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AQ's Solo Writing

Book 2

Living in Shanghai, China

Book (2019)

Living in another country
Living in another country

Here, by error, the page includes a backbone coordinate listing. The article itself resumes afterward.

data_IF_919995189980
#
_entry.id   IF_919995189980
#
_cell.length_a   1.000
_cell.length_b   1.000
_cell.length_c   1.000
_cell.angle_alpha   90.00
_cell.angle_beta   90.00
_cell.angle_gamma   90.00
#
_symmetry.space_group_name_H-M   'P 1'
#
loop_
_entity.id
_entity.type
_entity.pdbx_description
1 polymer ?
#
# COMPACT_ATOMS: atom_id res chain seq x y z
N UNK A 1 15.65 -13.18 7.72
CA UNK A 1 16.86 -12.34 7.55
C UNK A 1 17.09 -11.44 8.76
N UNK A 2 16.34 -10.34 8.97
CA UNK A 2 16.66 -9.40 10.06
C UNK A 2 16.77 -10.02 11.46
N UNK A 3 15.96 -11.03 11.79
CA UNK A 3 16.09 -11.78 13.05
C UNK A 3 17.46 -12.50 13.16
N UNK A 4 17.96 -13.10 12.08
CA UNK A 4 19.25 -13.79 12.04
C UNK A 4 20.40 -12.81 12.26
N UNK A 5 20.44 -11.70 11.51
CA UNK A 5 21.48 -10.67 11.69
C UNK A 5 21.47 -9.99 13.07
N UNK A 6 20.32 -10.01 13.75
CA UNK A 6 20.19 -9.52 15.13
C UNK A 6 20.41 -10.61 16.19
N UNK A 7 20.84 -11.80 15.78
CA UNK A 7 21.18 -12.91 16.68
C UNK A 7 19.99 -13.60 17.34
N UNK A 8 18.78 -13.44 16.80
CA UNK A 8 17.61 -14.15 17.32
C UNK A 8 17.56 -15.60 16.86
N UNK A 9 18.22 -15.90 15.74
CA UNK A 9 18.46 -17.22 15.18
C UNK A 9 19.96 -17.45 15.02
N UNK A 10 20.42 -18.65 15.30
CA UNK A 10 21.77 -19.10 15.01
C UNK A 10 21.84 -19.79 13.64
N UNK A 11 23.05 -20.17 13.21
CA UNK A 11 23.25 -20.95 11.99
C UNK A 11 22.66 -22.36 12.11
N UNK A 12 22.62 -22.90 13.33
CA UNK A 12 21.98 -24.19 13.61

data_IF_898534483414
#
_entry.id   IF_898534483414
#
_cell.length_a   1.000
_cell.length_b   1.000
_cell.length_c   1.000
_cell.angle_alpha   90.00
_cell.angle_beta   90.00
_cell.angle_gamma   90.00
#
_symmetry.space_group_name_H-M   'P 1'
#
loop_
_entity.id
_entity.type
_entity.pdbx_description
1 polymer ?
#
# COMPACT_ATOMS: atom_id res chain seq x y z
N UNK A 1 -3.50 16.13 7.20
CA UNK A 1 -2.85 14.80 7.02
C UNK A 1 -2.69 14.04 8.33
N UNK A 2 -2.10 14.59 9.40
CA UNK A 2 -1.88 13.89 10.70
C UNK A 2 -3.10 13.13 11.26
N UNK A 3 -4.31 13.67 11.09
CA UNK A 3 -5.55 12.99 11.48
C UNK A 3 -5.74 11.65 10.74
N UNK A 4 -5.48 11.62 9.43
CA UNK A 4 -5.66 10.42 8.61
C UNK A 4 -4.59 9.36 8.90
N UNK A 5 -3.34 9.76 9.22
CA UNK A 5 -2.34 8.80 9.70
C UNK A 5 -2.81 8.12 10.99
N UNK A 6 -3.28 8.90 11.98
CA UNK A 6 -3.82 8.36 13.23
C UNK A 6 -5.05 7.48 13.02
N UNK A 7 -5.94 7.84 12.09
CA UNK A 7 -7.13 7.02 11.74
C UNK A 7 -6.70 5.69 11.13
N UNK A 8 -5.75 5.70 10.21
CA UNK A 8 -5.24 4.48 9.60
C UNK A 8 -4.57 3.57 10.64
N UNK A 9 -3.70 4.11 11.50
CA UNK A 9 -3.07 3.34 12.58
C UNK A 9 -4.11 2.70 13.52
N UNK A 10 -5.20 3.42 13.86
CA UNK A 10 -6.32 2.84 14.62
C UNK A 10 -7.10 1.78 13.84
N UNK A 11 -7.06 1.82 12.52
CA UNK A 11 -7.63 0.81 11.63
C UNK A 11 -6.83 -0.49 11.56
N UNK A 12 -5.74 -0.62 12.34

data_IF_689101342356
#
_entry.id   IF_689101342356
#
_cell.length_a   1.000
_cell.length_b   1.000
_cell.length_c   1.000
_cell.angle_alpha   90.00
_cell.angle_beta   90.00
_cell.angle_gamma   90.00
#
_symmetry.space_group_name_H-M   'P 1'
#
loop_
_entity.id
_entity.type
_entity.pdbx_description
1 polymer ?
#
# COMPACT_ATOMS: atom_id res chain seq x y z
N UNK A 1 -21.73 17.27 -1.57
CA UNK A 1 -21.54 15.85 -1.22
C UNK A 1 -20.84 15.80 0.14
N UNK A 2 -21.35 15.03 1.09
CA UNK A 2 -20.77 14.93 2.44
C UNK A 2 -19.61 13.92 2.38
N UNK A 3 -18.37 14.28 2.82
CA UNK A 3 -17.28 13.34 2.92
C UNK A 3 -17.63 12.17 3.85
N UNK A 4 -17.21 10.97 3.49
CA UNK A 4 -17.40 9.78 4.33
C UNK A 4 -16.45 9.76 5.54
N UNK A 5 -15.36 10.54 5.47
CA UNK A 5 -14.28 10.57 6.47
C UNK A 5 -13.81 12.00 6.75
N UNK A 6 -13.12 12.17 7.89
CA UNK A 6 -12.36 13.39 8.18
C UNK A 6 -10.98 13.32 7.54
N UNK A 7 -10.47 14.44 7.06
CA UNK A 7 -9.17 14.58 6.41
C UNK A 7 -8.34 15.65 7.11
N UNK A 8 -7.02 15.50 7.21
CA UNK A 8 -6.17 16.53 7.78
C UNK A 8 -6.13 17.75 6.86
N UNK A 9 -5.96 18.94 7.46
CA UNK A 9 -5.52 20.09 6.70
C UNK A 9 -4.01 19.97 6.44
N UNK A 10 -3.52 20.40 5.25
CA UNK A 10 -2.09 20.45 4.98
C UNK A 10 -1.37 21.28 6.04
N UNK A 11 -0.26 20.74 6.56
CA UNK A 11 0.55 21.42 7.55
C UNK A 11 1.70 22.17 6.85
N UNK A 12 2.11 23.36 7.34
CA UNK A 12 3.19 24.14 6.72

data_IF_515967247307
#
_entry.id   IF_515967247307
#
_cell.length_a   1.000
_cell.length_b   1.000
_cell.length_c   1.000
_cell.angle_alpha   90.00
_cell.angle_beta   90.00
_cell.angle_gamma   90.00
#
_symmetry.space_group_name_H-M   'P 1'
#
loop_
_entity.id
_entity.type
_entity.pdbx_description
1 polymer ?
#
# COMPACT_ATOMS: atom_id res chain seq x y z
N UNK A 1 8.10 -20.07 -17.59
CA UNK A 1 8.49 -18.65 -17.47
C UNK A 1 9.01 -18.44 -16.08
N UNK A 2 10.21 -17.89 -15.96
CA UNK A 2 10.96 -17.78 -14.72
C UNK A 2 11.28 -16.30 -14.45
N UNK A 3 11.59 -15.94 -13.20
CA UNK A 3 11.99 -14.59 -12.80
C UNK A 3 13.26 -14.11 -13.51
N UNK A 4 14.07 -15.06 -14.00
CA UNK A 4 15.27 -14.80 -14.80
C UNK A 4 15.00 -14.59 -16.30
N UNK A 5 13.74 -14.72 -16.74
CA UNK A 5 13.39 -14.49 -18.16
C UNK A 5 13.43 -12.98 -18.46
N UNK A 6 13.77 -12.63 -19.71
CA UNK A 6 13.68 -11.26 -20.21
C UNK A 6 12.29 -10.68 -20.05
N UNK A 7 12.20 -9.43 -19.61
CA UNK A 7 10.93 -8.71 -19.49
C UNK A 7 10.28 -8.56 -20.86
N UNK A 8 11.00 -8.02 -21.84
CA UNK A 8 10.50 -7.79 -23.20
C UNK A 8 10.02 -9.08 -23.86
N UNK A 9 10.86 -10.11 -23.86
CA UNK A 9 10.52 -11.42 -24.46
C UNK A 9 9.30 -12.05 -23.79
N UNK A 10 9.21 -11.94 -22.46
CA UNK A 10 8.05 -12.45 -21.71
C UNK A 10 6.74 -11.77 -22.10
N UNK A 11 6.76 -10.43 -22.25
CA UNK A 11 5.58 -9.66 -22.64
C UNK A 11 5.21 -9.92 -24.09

​The compelling effect of social media platforms (Facebook, Instagram, Twitter, Pinterest, and so on) in the digital era has lured millions of people to start and sustain an account. Users can observe friends’ and followers’ snapshots as they evolve throughout the days, months, and years. Posting eye-catching images consisting of pinpoints, travel destinations, or random things in a person’s day-to-day life continues to flow in news feeds. People on social media are consciously and subconsciously intrigued with the latest buzz. Receiving notifications of admiration (likes, hearts, comments, shares, or follows) is like shots of dopamine running through veins, causing the spirit to enhance in an ascending direction. We share stuff regularly, occasionally, or rarely. If our account is idle, then we are probably observing, to some extent, unless we went cold turkey or are missing in action. Instant gratification can become addictive like coffee, alcohol, narcotics, sex, or pornography. However, life isn’t always what it seems online through a phone screen and computer monitor. The person taking the pic(s) or selfie(s) has another tale of the tape. In Jordan Peterson’s book, "12 Rules for Life: An Antidote to Chaos," he discusses two mental components experienced by humans: Yin (order) and Yang (chaos). What our eyes mostly see in social media feeds are depictions of order (smiles, enjoyment, contentment, or happiness). When the posts stop, it could mean that some chaos (twists and turns) has surfaced in events happening behind the scenes. Chaos (confusion, deception, betrayal, a false sense of hope, broken promises, and so on) can trigger wanting to break bad or abandon ship if the inner demon outweighs willpower. On the other hand, when problems and setbacks are viewed opportunistically and creatively rather than negatively, they can inspire us to head toward the light at the end of the tunnel. Order and chaos will manifest throughout our lifespan regardless of where we are in the world. The mental tug of war can make or break us. Despite how lucrative something sounds (new or upcoming), challenges, including figuring things out, are inevitable. "The Twists and Turns of Living in Shanghai" consist of two and a half years (January 2017 to June 2019) in China's largest city in mainland China. We’ll encounter the trials and tribulations (both conventional and unconventional), which textbooks and colleges don’t prepare us to wrestle. In fact, there’s more Yang (chaos) compared to Yin (order). Keep in mind that this book doesn’t contain scholarly research from peer-reviewed articles. I don’t claim to know the nuts and bolts of the Shanghai way of life either. I’m truthfully sharing the facts of what I encountered and saw with sober goggles. If stories about quitting a job to experience wanderlust or preaching the perks of living abroad are what you're craving, well, you won't find it here. Now if reading stuff that makes eyebrows raise, to say, "What the f***?" and causes some chuckles along the way is your cup of tea, then I welcome you to taste my batch. We'll explore the other side of the coin: the things we don't see or hear about on social media posts. In this modern China book, it's the twists and turns of living overseas with twenty-four million people in Shanghai. On January 3, 2017, I hit the reset button on my life in sunny California and relocated to Shanghai, China due to a new job. My freshman year in mainland China began in July 2013. For six months, I worked and resided in Langfang, an isolated and developing region in North China where more than ninety percent of the locals didn’t know English. My apartment was untraceable on Google Maps, and it didn’t have a numerical street address. I share the experience in "180 Days Abroad with the Chinese Locals: What Textbooks and Classrooms Don’t Tell Us About China." Before we dive into living in Shanghai, let’s explore how things unfolded going to the People’s Republic of China (PRC) for the second time by going back in time to the summer of 2015.

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